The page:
An ailing C. intermedia

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Below are photos of a C. intermedia (flamea x dwarf) that I got about a year+ ago. It has held this sheath for some months now.

I am mostly a slipper grower who’s venturing into Catts, and wondering what might be going on. Virused, maybe? There is a new growth starting. [A note to Dr. Leslie Ee - Jens suggested I pm you about this, but I was not able to send the message through. 🙂]

Thanks in advance,
Patricia5F0AF82F-4BC2-4A70-99FA-7536F150ADD7.jpeg 41C6C0AE-25F0-48A3-BEB9-DD0648CC15DF.jpeg
 

Carmella.carey

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I think from my experience the best way to recover struggling catts is the smallest clay pot and tightly packed sphagnum moss. the base of the bulbs should touch the edge of the pot so that there's no need for rhizome clips or stakes. And it should be set into a pot roughly 2" larger than the pot its planted in and it should be allowed to walk out of its pot into the next with new growths.
PatrickIMG_20220329_125453.jpg
 

Carmella.carey

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I think from my experience the best way to recover struggling catts is the smallest clay pot and tightly packed sphagnum moss. the base of the bulbs should touch the edge of the pot so that there's no need for rhizome clips or stakes. And it should be set into a pot roughly 2" larger than the pot its planted in and it should be allowed to walk out of its pot into the next with new growths.
PatrickIMG_20220329_125453.jpg
 

tomp

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At the first sign of distress, like dehydration, Start by looking at the roots. ITS ALL ABOUT THE ROOTS. The symptoms of both overwatering and underwatering are, unfortunately, the same. If the velemen on the roots has failed the plant can not uptake water. if the roots a full and plump, repot. If the roots are rotted follow Patrick’s advice above. Regards leaf spotting there a two good references you can access:
Saint Augustine Orchid Society website, look for articles by Sue Bottoms (an Orchid Goddess) and,
Rays First Light website.
regarding Spag moss, it can work miracles. I always leave a bit of air space at the bottom of the pot to insure drainage. Good luck and welcome to the wonderful world of Cattleya!
 
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Thank you, everyone who chimed in.

Leslie, thank you for the observation of a possible fungus. Having had many slippers over the years, I can’t say I've seen much in that regard.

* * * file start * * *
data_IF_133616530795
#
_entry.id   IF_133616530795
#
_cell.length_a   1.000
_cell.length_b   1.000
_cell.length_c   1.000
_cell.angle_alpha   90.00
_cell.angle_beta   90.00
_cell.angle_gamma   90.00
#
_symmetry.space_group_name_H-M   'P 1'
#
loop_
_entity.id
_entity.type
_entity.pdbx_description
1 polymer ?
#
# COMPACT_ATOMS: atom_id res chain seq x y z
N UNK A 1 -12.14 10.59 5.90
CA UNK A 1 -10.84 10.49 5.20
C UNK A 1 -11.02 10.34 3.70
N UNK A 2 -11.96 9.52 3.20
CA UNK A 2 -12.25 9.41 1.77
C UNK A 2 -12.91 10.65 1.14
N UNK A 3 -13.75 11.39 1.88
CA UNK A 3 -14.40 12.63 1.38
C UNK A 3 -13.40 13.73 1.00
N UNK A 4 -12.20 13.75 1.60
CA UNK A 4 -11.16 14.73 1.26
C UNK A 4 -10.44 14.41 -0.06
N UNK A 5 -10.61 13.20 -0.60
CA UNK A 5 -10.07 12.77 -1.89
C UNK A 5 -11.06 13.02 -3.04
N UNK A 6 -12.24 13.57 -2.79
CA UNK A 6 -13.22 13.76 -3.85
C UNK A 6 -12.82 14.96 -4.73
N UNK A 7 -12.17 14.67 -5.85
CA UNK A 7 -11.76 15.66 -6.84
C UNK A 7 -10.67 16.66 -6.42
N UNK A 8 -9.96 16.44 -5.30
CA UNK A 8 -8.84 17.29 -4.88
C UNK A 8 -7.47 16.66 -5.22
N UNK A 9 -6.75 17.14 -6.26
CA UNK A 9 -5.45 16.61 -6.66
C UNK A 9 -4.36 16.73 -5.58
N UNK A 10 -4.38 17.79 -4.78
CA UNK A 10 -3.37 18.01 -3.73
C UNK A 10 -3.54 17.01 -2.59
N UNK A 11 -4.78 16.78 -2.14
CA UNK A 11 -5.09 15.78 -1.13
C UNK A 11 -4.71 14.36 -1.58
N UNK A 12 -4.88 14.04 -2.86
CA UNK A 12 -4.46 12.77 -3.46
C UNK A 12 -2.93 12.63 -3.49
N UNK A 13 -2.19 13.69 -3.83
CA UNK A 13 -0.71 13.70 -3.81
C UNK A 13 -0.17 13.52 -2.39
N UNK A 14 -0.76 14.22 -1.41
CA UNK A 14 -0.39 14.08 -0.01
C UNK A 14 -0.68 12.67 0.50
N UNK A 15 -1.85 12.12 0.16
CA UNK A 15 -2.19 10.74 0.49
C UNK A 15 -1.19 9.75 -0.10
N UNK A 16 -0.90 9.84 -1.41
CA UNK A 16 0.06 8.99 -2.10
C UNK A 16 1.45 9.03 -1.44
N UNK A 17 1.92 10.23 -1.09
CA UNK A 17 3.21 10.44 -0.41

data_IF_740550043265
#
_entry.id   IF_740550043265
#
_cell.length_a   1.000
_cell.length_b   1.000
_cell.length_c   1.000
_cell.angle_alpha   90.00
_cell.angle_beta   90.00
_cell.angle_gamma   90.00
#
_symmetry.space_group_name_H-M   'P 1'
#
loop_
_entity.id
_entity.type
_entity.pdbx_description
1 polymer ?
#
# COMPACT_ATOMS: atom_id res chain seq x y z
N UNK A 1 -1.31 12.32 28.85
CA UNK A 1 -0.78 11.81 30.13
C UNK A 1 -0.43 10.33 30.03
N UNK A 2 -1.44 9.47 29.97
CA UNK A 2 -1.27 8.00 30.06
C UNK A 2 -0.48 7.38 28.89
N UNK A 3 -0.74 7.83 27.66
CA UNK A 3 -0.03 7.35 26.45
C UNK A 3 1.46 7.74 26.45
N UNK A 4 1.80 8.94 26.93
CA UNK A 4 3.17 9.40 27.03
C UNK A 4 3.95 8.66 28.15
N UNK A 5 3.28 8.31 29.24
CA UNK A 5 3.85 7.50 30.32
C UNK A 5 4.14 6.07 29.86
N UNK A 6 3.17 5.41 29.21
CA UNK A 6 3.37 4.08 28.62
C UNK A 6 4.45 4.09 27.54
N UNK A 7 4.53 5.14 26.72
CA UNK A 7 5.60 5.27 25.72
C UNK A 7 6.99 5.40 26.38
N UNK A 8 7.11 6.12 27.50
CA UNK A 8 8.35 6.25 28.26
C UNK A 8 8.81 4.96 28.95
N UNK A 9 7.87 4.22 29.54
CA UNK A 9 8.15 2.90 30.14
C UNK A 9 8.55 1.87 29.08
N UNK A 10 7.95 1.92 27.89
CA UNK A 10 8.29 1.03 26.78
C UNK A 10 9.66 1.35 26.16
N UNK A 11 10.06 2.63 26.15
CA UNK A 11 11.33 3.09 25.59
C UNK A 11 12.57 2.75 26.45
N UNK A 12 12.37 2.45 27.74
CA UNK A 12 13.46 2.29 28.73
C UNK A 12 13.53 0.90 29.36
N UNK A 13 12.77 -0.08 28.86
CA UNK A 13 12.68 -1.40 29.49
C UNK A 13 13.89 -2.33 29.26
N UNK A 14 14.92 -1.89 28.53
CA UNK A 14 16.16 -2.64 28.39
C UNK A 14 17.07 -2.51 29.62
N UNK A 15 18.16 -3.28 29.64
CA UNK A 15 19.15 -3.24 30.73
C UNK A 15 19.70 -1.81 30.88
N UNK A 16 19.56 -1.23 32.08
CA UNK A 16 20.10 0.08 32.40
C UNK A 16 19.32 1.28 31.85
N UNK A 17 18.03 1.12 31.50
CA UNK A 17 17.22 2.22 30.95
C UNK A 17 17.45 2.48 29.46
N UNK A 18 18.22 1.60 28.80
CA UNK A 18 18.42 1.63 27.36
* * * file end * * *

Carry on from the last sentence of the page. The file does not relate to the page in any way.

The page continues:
Ozpaph, There‘s definitely a new root coming in, and a small growth starting, so there is hope.
I’d say about the bottom half of the 3” pot is hydroton, but I do like the idea of trying it in sphagnum as Patrick and Tom have suggested. Thanks also for the 2 references, Tom.
 

JustinR

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I revived quite a few Cattleya imports in the last couple of years, most of them come good eventually. I tried a lot of different things and most approaches worked. The only one that didn't work for me that well was sphagnum😂. Oh well, I'm sure it can work though. Take care not to overwater, I think maybe the roots can stall when there is too much moisture. Anyway, you have a new root on that one, once it gets a bit longer it will be able to rehydrate the plant. The other thing to bear in mind is that Cattleyas won't do well in shade. Good luck with it:D
 

Carmella.carey

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I revived quite a few Cattleya imports in the last couple of years, most of them come good eventually. I tried a lot of different things and most approaches worked. The only one that didn't work for me that well was sphagnum😂. Oh well, I'm sure it can work though. Take care not to overwater, I think maybe the roots can stall when there is too much moisture. Anyway, you have a new root on that one, once it gets a bit longer it will be able to rehydrate the plant. The other thing to bear in mind is that Cattleyas won't do well in shade. Good luck with it:D
Well I grow most of my catts in sphagnum with clay pots in Virginia with 100+ degree F. temps in summer (40+ degrees C.) Its impossible to water too often in summer.
Patrick
 
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